The ‘Private Property Wetlands Watering Project’ sees Office of Environment and Heritage (OEH) staff work with landholders to identify suitable wetlands and deliver water for the environment when and where it’s needed.
The voluntary program focuses on improving the health of private wetlands and ephemeral creeks that have become isolated from natural flooding and no longer receive adequate water.
The project was initiated by the Murray Darling Wetlands Working Group in 2001 and is now managed by OEH. Since that time, more than 65,000 megalitres of water for the environment has been delivered to over 200 wetlands and 280 kilometres of ephemeral creeks throughout the Murray Valley.
The sites watered vary in size from five to 300 hectares and include black box depressions, lignum swamps and river red gum floodplains.
By pumping or using irrigation systems and private on-farm irrigation infrastructure, water for the environment is diverted to wetlands and creeks with the assistance of landholders who help manage the flows.
Positive outcomes from the private wetland watering project
The Private Property Wetlands Watering Project has produced positive outcomes across the Murray Valley. Some of these outcomes include:
- the development of working partnerships in the community
- improved vegetation condition
- re-emergence of wetland plants
- improved water quality
- providing habitat and breeding opportunities for a variety of wildlife including endangered species such as the Southern bell frog and the vulnerable brolga.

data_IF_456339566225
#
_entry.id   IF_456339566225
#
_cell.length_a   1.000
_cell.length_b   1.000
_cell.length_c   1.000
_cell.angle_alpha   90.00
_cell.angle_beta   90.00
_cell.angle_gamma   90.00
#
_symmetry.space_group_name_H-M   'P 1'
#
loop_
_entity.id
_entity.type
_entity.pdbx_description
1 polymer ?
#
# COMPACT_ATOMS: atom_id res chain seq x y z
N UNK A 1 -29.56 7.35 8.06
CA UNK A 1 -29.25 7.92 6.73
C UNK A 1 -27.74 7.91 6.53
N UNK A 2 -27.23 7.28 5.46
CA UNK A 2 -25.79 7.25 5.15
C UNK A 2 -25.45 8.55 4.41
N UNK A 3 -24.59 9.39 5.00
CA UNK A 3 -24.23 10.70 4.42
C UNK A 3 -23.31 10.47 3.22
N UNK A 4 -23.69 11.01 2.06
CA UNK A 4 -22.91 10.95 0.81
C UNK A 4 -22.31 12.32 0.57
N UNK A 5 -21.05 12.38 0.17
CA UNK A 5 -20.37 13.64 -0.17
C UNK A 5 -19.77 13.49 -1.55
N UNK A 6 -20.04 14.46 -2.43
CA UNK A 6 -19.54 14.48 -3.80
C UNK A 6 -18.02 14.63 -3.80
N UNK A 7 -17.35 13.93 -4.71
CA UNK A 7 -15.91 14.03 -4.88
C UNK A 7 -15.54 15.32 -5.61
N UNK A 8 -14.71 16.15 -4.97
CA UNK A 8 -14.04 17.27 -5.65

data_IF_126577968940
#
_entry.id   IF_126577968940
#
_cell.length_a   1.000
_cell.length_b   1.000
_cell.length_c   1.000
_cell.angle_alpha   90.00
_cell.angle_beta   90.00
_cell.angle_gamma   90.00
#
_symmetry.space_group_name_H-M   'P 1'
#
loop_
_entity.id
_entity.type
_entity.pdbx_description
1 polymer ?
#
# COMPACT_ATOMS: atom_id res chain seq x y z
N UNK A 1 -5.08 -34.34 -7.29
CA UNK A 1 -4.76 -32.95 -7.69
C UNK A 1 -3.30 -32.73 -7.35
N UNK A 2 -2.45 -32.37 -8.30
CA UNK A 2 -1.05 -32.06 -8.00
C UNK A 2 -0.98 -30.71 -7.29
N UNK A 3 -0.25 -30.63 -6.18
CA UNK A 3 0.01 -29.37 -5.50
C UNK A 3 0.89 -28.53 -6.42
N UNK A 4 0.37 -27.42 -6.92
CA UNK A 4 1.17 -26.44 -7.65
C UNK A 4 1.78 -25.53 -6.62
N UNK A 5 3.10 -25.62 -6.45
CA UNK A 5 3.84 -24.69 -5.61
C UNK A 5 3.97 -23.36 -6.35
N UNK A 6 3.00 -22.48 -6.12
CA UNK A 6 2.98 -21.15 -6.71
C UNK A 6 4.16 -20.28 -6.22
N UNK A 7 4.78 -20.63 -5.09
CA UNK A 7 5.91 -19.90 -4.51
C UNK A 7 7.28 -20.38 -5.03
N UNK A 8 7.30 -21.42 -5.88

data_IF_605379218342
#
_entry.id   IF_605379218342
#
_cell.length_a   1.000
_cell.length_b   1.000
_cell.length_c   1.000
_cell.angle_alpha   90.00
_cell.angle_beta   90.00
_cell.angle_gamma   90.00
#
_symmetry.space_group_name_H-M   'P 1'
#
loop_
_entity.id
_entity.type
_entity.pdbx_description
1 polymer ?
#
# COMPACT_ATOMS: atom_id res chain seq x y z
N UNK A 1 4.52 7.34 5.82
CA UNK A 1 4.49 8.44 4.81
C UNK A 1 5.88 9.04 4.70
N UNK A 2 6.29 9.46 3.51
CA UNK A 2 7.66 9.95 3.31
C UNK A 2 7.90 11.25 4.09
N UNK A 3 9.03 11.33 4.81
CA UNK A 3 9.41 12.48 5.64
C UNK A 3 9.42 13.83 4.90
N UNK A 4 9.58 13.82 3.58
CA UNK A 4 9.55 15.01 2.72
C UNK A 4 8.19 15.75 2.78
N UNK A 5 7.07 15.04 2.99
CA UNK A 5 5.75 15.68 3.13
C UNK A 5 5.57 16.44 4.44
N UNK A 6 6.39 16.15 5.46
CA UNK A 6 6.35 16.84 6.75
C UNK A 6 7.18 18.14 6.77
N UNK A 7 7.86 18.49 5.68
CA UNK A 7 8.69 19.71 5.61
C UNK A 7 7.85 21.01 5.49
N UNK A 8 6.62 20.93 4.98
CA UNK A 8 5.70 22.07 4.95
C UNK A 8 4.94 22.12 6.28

Some recent examples include ‘Restdown’, near Caldwell, where water for the environment has reinvigorated a 25 hectare black box wetland.
The environmental response has included:
- detection of five frog species and evidence of marsh frog breeding
- new growth in the black box
- expansion of areas of milfoil, starfruit, rushes and sedges.
A river red gum floodplain and wetland area in the Deniboota district of the Murray Irrigation area has received multiple watering events over the last 10 years. The wetland response has included:
- successful breeding of waterbirds including grebes and ducks
- improvement in the condition of the vegetation community including increased canopy cover of the River red gums
- detection of six frog species including marsh frogs breeding.
At Cockran Creek, near Wakool, deliveries of water for the environment have seen a rise in Southern bell frog numbers.
A similar response at a Murray Downs wetland has led to the return of Southern bell frogs that had not been detected for more than 20 years.
The regeneration of wetland plants over several years has provided suitable habitat for these endangered amphibians to reproduce and repopulate the wetland.
Working with the community
Many of the ephemeral creek initiatives involve multiple landholders working with OEH to deliver water for the environment. The ephemeral Jimaringle, Cockran and Gwynnes creeks system located near Wakool has more than 25 landholders living along the creeks. The OEH has worked alongside this community for six years to improve the health of the system. During this time several watering events have been undertaken. The highlights from this ongoing project include significant improvements in water quality and the return of the Southern bell frog.
In each instance, landholders have played a critical role in ensuring environmental flows reach their intended destination as and when they are needed.
If you have a wetland or ephemeral creek on your property, you may be eligible to take part in the Private Property Wetland Watering Project. Contact OEH to find out more – (02) 6022 0617.